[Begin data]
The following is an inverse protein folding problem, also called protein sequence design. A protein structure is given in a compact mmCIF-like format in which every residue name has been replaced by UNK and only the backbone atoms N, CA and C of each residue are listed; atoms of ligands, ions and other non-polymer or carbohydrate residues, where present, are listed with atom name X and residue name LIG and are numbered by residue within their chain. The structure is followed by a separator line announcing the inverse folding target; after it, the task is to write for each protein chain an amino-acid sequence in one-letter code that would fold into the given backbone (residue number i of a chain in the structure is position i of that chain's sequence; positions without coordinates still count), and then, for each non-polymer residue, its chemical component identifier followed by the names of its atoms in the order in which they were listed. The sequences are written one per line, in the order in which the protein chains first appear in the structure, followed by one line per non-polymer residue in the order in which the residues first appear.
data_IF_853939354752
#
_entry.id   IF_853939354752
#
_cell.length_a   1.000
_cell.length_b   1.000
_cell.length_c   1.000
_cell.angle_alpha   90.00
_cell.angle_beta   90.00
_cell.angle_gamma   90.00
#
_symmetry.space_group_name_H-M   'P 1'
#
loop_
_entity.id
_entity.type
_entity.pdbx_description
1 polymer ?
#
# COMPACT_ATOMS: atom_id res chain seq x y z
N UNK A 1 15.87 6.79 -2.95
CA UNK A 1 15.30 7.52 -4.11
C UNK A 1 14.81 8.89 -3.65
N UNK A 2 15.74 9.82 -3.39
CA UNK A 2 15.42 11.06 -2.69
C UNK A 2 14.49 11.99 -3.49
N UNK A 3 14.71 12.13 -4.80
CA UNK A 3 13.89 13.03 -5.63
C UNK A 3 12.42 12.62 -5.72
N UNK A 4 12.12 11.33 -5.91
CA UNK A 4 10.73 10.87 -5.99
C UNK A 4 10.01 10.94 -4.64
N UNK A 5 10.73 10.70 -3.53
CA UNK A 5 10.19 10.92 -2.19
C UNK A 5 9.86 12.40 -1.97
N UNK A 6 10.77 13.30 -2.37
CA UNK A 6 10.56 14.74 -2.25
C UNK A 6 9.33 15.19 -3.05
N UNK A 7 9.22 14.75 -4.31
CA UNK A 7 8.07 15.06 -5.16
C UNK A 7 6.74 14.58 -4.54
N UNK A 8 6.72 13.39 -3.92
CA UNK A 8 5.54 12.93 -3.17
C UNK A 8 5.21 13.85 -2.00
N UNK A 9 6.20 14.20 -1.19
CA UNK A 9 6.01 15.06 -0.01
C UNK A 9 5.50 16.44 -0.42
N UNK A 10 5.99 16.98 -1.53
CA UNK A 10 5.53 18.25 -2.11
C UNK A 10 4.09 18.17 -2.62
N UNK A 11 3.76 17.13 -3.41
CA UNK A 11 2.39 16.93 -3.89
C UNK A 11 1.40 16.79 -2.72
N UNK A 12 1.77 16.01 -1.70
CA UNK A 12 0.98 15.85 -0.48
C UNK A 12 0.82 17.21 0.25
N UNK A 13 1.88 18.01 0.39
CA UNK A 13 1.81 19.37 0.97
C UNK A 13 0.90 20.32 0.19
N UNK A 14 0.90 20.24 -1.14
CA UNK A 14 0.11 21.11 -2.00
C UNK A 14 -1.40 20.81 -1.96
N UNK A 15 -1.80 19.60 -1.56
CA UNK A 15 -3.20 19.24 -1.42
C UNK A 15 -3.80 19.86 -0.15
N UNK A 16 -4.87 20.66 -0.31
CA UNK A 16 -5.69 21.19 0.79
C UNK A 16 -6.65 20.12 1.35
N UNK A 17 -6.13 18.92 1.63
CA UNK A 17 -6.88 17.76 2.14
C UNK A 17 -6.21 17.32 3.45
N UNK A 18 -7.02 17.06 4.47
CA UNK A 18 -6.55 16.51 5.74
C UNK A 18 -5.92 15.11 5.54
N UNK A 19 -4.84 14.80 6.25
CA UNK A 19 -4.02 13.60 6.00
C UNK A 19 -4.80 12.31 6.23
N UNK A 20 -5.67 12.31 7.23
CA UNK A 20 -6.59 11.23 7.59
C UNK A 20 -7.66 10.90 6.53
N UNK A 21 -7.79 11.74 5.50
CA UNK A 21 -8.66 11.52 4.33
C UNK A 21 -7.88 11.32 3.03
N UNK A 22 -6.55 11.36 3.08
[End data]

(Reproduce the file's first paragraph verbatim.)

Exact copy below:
The following is an inverse protein folding problem, also called protein sequence design. A protein structure is given in a compact mmCIF-like format in which every residue name has been replaced by UNK and only the backbone atoms N, CA and C of each residue are listed; atoms of ligands, ions and other non-polymer or carbohydrate residues, where present, are listed with atom name X and residue name LIG and are numbered by residue within their chain. The structure is followed by a separator line announcing the inverse folding target; after it, the task is to write for each protein chain an amino-acid sequence in one-letter code that would fold into the given backbone (residue number i of a chain in the structure is position i of that chain's sequence; positions without coordinates still count), and then, for each non-polymer residue, its chemical component identifier followed by the names of its atoms in the order in which they were listed. The sequences are written one per line, in the order in which the protein chains first appear in the structure, followed by one line per non-polymer residue in the order in which the residues first appear.